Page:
Cupra Leon review

Category: Hot hatch

Section: Costs & verdict

Available fuel types:hybrid
Available colours:
Cupra Leon 2020 infotainment
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  • Cupra Leon 2020 front
  • Cupra Leon 2020 rear
  • Cupra Leon 2020 dashboard
  • Cupra Leon 2020 front seats
  • Cupra Leon 2020 infotainment
  • Cupra Leon 2020 front cornering
  • Cupra Leon 2020 front wide cornering
  • Cupra Leon 2020 left panning
  • Cupra Leon 2020 steering wheel
  • Cupra Leon 2020 gear selector
  • Cupra Leon 2020 front left detail
  • Cupra Leon 2020 rear right detail
  • Cupra Leon 2020 front
  • Cupra Leon 2020 rear
  • Cupra Leon 2020 dashboard
  • Cupra Leon 2020 front seats
  • Cupra Leon 2020 infotainment
  • Cupra Leon 2020 front cornering
  • Cupra Leon 2020 front wide cornering
  • Cupra Leon 2020 left panning
  • Cupra Leon 2020 steering wheel
  • Cupra Leon 2020 gear selector
  • Cupra Leon 2020 front left detail
  • Cupra Leon 2020 rear right detail
RRP from£34,495
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Costs & verdict

Everyday costs, plus how reliable and safe it is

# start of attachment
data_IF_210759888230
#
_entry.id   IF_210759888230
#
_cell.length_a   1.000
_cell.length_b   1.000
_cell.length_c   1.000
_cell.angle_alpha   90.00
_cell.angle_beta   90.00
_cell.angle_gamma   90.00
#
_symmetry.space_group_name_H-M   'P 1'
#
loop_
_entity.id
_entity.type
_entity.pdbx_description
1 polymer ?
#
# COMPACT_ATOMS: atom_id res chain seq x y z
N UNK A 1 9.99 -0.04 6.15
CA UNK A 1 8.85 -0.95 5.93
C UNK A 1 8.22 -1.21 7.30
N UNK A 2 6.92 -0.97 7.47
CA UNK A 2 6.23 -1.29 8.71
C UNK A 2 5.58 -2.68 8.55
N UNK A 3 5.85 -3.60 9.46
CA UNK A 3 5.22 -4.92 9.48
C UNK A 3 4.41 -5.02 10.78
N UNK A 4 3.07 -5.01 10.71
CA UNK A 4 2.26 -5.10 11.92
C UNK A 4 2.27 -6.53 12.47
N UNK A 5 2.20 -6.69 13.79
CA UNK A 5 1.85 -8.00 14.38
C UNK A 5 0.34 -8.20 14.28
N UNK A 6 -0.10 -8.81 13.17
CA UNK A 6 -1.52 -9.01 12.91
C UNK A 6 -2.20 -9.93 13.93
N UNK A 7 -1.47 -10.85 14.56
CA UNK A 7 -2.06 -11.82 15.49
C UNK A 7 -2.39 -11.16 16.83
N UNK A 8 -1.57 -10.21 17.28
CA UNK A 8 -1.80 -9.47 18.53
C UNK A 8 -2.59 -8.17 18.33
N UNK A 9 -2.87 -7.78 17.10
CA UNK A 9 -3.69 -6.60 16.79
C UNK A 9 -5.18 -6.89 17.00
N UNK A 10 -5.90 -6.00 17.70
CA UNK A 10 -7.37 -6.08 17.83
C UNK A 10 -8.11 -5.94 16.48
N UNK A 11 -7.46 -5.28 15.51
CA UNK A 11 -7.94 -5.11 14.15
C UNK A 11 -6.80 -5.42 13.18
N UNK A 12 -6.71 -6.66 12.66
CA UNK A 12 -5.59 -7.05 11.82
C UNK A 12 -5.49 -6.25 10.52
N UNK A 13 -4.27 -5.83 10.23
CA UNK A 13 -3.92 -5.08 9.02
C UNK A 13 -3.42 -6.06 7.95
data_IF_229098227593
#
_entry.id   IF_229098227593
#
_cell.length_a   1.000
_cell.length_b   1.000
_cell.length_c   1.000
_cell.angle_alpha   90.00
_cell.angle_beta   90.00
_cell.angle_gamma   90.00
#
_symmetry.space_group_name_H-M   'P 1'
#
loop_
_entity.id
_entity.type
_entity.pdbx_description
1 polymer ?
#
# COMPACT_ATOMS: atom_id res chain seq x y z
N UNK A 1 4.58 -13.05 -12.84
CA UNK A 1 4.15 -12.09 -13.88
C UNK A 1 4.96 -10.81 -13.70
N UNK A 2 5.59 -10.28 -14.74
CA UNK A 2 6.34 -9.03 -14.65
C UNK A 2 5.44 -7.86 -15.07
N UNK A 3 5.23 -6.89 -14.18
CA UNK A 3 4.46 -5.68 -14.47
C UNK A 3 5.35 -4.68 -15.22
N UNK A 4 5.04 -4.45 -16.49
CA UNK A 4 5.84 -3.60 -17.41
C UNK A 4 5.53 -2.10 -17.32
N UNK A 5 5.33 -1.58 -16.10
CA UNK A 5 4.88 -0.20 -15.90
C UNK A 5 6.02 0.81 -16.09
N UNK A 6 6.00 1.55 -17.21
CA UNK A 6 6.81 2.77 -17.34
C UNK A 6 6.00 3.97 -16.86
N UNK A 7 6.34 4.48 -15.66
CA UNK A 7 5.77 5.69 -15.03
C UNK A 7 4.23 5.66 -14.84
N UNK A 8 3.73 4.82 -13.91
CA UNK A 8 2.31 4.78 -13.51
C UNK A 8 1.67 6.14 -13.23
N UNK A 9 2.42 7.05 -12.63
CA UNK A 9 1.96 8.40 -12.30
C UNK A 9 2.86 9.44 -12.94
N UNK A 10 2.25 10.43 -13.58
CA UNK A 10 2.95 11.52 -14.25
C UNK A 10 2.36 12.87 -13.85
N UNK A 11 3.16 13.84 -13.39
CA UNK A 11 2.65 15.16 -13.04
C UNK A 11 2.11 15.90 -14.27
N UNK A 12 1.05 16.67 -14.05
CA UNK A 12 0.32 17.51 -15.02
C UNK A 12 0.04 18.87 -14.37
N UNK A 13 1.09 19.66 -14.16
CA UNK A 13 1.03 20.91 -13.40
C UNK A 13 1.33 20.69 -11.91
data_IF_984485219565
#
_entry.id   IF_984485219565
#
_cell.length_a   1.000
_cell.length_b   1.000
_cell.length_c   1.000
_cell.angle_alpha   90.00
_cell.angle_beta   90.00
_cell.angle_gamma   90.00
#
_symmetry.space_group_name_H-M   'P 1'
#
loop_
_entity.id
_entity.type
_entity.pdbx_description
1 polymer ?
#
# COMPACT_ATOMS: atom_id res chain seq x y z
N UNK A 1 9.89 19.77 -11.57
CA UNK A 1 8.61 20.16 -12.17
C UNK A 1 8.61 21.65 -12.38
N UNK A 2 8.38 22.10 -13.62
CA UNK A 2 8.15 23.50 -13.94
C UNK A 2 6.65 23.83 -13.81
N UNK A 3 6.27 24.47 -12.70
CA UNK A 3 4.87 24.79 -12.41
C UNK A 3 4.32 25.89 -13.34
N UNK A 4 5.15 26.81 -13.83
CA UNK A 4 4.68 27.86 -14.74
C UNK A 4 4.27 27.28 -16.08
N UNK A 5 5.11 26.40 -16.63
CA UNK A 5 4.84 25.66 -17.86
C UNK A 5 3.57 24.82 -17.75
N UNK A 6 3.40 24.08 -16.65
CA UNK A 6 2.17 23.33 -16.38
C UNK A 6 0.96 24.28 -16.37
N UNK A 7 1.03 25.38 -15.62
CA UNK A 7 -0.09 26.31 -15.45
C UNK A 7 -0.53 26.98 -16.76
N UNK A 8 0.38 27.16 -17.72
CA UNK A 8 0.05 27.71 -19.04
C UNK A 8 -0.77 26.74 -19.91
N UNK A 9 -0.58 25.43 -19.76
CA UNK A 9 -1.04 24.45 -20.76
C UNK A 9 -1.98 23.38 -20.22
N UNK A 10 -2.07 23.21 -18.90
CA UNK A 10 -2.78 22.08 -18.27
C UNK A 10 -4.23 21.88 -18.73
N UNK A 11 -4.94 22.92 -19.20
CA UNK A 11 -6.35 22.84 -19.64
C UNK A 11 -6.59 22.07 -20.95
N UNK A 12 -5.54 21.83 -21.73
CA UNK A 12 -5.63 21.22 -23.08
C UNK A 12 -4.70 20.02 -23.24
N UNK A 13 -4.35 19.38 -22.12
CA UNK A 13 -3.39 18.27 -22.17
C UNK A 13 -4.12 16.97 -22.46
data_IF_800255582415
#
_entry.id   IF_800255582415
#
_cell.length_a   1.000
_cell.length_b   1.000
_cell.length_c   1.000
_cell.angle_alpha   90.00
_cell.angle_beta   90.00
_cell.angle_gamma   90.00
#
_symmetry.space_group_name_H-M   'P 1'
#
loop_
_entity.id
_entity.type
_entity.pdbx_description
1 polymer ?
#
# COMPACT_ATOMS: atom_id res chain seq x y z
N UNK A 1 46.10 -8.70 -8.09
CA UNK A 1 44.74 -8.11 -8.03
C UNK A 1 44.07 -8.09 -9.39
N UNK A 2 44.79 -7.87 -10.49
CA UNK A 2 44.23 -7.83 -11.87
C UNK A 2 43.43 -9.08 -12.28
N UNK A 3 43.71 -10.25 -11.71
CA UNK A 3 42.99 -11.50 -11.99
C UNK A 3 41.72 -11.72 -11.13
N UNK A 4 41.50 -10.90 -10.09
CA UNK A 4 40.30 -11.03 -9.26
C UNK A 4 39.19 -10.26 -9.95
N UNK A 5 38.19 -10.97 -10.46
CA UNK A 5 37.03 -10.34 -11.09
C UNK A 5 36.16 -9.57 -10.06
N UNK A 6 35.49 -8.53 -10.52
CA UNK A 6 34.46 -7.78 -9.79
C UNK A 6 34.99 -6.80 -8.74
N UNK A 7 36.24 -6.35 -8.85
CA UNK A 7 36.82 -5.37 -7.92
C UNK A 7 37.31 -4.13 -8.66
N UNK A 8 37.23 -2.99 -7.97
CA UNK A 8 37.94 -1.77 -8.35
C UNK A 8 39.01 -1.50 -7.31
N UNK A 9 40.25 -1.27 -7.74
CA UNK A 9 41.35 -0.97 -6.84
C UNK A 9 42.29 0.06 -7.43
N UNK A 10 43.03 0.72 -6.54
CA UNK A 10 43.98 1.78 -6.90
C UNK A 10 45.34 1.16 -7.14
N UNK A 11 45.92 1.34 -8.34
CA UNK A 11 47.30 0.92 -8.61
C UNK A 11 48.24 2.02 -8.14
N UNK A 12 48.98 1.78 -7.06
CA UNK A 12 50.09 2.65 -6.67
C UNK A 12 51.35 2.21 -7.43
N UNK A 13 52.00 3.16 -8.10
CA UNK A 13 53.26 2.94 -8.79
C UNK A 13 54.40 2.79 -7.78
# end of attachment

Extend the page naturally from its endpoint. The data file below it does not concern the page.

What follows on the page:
Cupra Leon 2020 infotainment

We know very little for sure, and won’t do until Cupra breaks its silence about the specifics of its new Leon. That said, the eHybrid is looking likely to come with quite a premium over the competition (potentially, it’s going to cost more than much better hot hatches, like the Honda Civic Type R), but the less powerful 2.0 TSI 245 should provide an alternative to cheaper family-sized hot hatches, like the Hyundai i30N Performance.

None of the regular petrol-engined models will be particularly cheap to run but should still be competitive against models with similar performance. If you’re a business user then the eHybrid should be the cheapest hot hatchback on sale on benefit-in-kind tax – PHEVs tend to sit in much lower tax bands.

Expect decent levels of equipment and good levels of safety assist systems to prevent you having an accident. Euro NCAP hasn’t crash tested the current Leon, so we don’t know how it will stand up if a crash proves unavoidable, but the Leon’s based on the Golf’s structure and that’s pretty resilient.

Seat’s reliability record (despite Cupra being a separate brand, the cars are effectively the same) is fair to middling. In the 2020 What Car? Reliability survey it finished in 19th position (out of 31), above Renault and Volkswagen but one below Ford, and some way behind Honda and Hyundai.

Overview

So far we’ve only driven the eHybrid plug-in, which is a very fine plug-in hybrid to drive but a very mediocre hot hatchback. So, until the regular petrol versions arrive, we’d suggest you look at the Honda Civic Type R if you want a great hot hatchback, or the Volkswagen Golf GTI if you want something softer-edged but still fun.

  • Unique plug-in hybrid means low company car tax
  • Pretty comfortable for a hot hatchback
  • Spacious and smart interior
  • Not very fast
  • Not very dynamic in corners
  • Not very much fun

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